searching for tomatoes in a food desert

My friend Esther Kang is the editor of Chicago Magazine online and recently sent me this fascinating article from the magazine about food deserts in Chicago.  If you’re unfamiliar with the term, the article’s author says this about food deserts,

A cluster of blocks without a corner grocery doesn’t by itself warrant the label; an entire neighborhood, or a cluster of neighborhoods, without a mainstream grocery store—such as a Jewel, a Treasure Island, or an Aldi—almost certainly does.

Three such areas have been identified in Chicago, totaling 44 square miles, including an area of the Bronzeville neighborhood where where we are planting a church.  Lack of access to healthy and affordable food is generally agreed to be a significant problem, but not everyone appreciates the food desert label.  An instructor at the UIC’s College of Applied Health Sciences is quoted in the article

“As a researcher, if ‘food desert’ is something policymakers hear and want to do something about, I’m in support of it. But as a community member, it’s another negative thing about the place where I live.”

Terminology aside, the negative impact of food deserts is devastating.  While many of these neighborhoods don’t have a grocery store, there are plenty of fast food restaurants and convenience stores whose products could hardly be described as healthy.  It’s not hard to understand why cases of cancer and cardiovascular disease are significantly higher in these neighborhoods.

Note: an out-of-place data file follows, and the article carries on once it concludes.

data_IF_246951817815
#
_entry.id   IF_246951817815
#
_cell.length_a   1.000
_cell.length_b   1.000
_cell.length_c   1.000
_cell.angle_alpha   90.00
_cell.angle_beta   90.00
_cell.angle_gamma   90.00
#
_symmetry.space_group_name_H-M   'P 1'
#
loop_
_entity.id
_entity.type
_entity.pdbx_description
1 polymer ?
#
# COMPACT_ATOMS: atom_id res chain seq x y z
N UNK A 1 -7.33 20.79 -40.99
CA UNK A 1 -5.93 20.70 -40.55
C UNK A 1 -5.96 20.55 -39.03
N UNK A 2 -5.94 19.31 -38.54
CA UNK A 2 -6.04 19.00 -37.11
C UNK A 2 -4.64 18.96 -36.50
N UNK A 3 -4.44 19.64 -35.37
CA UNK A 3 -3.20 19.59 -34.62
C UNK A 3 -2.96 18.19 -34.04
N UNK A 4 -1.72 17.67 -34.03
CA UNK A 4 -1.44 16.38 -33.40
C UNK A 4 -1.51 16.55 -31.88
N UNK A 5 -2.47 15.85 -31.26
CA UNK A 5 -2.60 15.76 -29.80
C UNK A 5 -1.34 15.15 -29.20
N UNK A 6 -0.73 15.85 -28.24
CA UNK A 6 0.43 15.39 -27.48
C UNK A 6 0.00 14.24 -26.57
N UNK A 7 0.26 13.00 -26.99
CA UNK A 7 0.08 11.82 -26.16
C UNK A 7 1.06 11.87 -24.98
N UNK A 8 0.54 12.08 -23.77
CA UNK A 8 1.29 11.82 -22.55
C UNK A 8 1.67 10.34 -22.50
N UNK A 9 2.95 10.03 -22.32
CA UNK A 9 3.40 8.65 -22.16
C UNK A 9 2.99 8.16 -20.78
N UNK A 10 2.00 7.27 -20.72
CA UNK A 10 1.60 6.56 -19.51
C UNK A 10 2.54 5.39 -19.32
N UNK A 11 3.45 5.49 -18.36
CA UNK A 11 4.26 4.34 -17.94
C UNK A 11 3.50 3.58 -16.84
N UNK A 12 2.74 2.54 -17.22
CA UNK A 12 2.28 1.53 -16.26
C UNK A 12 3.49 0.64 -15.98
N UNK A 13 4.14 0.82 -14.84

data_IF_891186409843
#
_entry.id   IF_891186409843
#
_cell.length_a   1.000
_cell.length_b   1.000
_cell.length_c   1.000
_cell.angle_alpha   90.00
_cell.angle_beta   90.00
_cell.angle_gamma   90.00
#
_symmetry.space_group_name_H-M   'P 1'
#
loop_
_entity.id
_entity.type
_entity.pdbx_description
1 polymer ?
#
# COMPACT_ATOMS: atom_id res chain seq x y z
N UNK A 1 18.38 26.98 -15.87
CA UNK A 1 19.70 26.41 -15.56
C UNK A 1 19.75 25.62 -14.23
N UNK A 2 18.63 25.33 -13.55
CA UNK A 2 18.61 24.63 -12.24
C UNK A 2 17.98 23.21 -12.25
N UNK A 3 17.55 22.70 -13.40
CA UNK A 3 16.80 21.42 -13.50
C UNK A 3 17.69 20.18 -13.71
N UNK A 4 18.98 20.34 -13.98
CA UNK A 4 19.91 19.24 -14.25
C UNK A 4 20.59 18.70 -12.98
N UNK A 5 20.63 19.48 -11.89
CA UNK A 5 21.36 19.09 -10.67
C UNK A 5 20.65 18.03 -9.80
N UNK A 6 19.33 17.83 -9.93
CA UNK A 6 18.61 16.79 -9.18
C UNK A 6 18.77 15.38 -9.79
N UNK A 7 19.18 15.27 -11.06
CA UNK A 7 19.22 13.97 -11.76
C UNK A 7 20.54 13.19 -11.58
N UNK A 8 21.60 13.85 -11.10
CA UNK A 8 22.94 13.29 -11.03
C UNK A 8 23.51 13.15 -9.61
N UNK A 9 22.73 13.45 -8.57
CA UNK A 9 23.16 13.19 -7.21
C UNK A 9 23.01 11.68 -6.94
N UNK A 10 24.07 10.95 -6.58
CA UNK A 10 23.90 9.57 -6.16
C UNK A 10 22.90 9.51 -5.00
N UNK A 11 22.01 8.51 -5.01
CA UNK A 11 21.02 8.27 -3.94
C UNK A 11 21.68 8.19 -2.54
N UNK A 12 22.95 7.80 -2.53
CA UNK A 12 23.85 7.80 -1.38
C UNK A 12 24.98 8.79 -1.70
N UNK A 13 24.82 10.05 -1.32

Then there is the economic impact.  Have you ever compared prices at your grocery store with the local convenience store?  It’s a depressing irony that those living in lower income neighborhoods often pay more for their food than do those who live in more affluent neighborhoods and suburbs.  Additionally, when those living within a food desert travel to a grocery store (a sometimes time consuming task on public transit) the money they spend will not be reinvested in their own neighborhoods, the very places most in need of economic investment.

When we lived in the suburbs it was not uncommon to hear complaints (sometimes from my own mouth) about having to visit multiple grocery stores in order to find the best deals or specific items: Jewel for the staples, Valle’s for produce, and Trader Joe’s for wine and snacks.  The inconvenience of choice masks the significant health and economic benefits that such choices provide.

BronzevilleCommunityMarketThe article does point out some signs of life.  Low-price grocers like Aldi are realizing these under-served markets.  Creative non-profits like God’s Gang and Growing Home (whose farm in Marseilles Maggie and I visited last summer) are mixing social services with local food production.  Farmers markets are also popping up in places like Bronzeville, Englewood, and Woodlawn.

These efforts are just scratching the surface of a systemic injustice, but they are hopeful starting points.  Those of us with the ability to travel easily outside of our neighborhoods can choose to spend our food dollars strategically, supporting markets and grocers within undeserved areas of our city.

For some personal stories from the Bronzeville Community Market, check out Esther’s photos and interviews that accompany the article.